Eating, drinking and trending: Snack Attack
If research from the Specialty Food Association and Mintel is correct, the market for snacks is growing (along with our waistlines?). Sales reached $127 billion reflecting a 15 percent increase between 2014-2016. While this might not seem significant, when compared with all food sales, where retail sales increased only 2.3 percent – the increased growth of specialty food items is remarkable.
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The snacking segment holds 28 percent of the total specialty food market and sales reached $16.3 billion (2016), representing a 16 percent jump. Of the 13 snack segments, approximately half experienced growth of more than 20 percent with jerky and meat snacks in the lead.
Market Share. What You are Eating
• Refrigerated lunch and dinner entrees: 33 percent of market
• Yogurt and Kefir: 27.2 percent of the market
• Frozen lunch and dinner entrees: 18.1 percent of market
• Bread and baked goods:15.8 percent of market
• Chips, pretzels, snacks: 13.3 percent of market
• Cheese and plant-based cheese: 12.4 percent of market
• Coffee and cocoa: 12.0 percent of market
• Frozen and refrigerated meat, poultry and seafood: 11.4 percent of market
• Chocolate and other confectionary: 10.0 percent of market
• Condiments, dressing and marinades: 8.1 percent of market
People are snacking more than ever, with 65 percent of consumers spending $140.3 billion in retail and food service sales (2017), an 11 percent increase since 2015. Millennials are a convenience-oriented market and this group drove sales in multi-unit grocery and mass markets.
If you are a manufacturer, you are a happy camper as net profits have increased 18 percent despite growing costs for certification, ingredients and products.
Specialty beverages sales are increasing, representing $10.5 billion (2016) and characterize approximately 18 percent of the total specialty retail market. The increase is attributed to refrigerated juices, functional beverages, shelf-stable and refrigerated tea and coffee.
Was It Good for You?
There is an increasing consumer interest in wellness and sustainability and this is reflected in specialty food products with a convergence between adventures in flavor and health.
1. Plant – based foods. As an alternative to meat, look for algae. For cheese and frozen desserts, look for plant based (rather than dairy based) options.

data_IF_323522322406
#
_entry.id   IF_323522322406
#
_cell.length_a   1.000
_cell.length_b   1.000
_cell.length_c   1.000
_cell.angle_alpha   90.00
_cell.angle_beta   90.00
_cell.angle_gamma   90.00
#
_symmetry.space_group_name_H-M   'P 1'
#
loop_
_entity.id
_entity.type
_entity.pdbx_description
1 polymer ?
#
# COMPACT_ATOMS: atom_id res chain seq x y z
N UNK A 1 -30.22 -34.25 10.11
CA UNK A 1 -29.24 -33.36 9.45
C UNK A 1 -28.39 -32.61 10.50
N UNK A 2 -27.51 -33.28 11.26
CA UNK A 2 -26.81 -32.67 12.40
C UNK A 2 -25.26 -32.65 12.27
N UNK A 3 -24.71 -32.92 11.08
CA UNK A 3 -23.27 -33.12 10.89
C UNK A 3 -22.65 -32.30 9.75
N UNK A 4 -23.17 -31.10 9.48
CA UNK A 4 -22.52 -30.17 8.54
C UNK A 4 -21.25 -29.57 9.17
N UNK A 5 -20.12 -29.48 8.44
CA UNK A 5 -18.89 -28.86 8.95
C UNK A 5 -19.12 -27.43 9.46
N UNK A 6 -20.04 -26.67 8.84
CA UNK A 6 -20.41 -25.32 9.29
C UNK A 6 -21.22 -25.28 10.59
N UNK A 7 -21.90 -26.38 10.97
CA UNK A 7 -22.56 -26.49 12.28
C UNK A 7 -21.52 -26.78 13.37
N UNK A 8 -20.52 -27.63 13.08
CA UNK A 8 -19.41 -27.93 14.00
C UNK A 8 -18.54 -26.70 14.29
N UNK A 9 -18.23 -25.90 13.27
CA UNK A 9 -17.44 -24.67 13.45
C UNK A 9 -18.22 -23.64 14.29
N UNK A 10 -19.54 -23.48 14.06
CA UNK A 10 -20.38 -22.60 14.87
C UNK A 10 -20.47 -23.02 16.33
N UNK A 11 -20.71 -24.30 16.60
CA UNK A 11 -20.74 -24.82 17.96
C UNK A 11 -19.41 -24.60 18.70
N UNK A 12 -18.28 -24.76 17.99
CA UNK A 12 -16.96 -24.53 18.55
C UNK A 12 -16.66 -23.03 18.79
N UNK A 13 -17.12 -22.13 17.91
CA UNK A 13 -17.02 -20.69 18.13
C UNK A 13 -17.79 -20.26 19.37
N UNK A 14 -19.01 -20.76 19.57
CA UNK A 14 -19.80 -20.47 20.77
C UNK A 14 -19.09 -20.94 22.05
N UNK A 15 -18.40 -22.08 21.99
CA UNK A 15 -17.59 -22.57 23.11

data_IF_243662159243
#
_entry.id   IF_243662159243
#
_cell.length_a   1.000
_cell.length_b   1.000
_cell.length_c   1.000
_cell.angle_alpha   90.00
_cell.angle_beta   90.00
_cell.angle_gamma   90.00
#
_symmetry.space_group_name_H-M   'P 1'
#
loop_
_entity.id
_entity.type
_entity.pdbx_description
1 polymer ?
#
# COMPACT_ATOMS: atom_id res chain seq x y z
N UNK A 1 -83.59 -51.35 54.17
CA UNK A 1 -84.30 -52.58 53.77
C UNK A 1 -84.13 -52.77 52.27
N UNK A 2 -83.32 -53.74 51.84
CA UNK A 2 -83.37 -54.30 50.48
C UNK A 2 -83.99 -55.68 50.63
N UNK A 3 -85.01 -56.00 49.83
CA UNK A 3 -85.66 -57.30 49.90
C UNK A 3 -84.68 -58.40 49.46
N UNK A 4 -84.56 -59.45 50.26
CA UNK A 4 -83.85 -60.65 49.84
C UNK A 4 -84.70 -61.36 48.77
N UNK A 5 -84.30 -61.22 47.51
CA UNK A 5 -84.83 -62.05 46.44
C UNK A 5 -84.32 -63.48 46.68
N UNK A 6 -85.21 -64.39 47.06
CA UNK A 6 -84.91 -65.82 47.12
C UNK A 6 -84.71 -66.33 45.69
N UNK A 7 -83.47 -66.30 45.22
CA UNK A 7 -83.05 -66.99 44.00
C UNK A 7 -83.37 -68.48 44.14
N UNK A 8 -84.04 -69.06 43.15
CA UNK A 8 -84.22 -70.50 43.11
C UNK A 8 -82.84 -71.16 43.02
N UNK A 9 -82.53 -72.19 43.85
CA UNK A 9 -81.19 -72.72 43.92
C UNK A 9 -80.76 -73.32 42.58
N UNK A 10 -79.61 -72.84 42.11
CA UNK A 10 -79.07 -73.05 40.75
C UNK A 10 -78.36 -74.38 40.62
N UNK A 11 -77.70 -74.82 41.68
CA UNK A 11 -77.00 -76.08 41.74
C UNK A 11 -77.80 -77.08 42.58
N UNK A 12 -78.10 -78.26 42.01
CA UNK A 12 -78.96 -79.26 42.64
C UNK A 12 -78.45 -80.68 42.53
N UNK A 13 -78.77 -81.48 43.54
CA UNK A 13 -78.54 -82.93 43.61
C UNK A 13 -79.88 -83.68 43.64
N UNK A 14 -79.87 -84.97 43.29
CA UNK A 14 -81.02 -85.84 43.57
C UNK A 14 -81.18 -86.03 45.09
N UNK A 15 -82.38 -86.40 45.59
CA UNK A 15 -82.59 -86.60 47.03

2. Upcycled products. Products made from recycled ingredients and scraps that would have landed in the trash, are now part of the production process.
3. Chips. Fruit pulp and snack bars from grains, with unique flavor profiles are already on supermarket shelves. Other taste treats include jicama, parsnip, seaweed fava chips, puffed rice clusters, popped cassava chips and Brussels sprout crisps. Crunch snacks are likely to be puffed, dried and crispy thanks to new extrusion methods.
4. Filipino cuisine. Chefs are combining cuisine incorporating Asian and Latin flavors, meeting the increasing sophistication of American palates.
5. Activated charcoal (produced by heating coconut shells to high temperatures until they are carbonized) is moving up on the shopping list as it is reported that the product offers detoxifying benefits. It is being used in a wide range of products from pizza crust to ice cream.
6. Alternative sweeteners. Sugar may be on its way out (at a snail’s pace). There is, however, a growing interest for sweeteners with lower glycemic impact and fewer calories combined with unique flavors and carries a sustainable profile. Look for products that include honey, molasses, malted barley and wheat, sorghum and rice, maple and dates. Figs, raisins, grapes and other fruits as well as sun root for are likely to be included in sweet options.
7. Product-labeling. Labels will read like encyclopedias and include product sources (i.e., farms and locale), raw materials, food supply chains.
8. GMO transparency. Label information will go beyond GMO certification and include Fair Trade certification, responsible production, no animal testing and product use from root to stem.
9. Nose-to-tail butchery leading to food waste reduction. Root-to-stem and nose-to-tail products that use the entire fruit/vegetable/animal are in demand.
10. Cannabis cuisine. With marijuana being legalized in many states, food and beverages enhanced or infused with the plant will be found in snacks and treats.
11. Middle East influence. Humus, pita and falafel are already popular in the marketplace, inspiring an increase in products that will be sourced from Persian, Israeli, Moroccan, Syrian and Lebanese cuisine. New product options may be sourced from pomegranates, eggplants, cucumbers, parsley, mint, tahini, tomato jam and dried fruits. New spice categories will include harissa, cardamom and za’tar as well as menu options that include such shakshuka, grilled halloumi and lamb.
12. Bread. Gluten-free is already part of the food landscape; however, bakers are increasing the use of local grains, milling the day before baking, including long proofing times, and reinventing the definition of “good bread.” Ingredients such as teff, millet, quinoa, chia and other seeds as well as roots, including cassava/tapioca plus barley and sorghum are becoming part of their inventory. (Teff is considered to be one of the most nutritious alternative grains in the world, providing calcium, fiber, protein and antioxidants. It is also a source of energy, protects bone health, and delivers long-lasting satiation that can help to support weight loss).
13. New varieties of nut milks and yogurts are being made from pili nuts, peas, bananas, macadamia nuts and pecans thanks to new production techniques.
14. Beverages in the form of sparkling waters from plant-derived sources (Sap!) such as maple and birch and sparkling cold brews.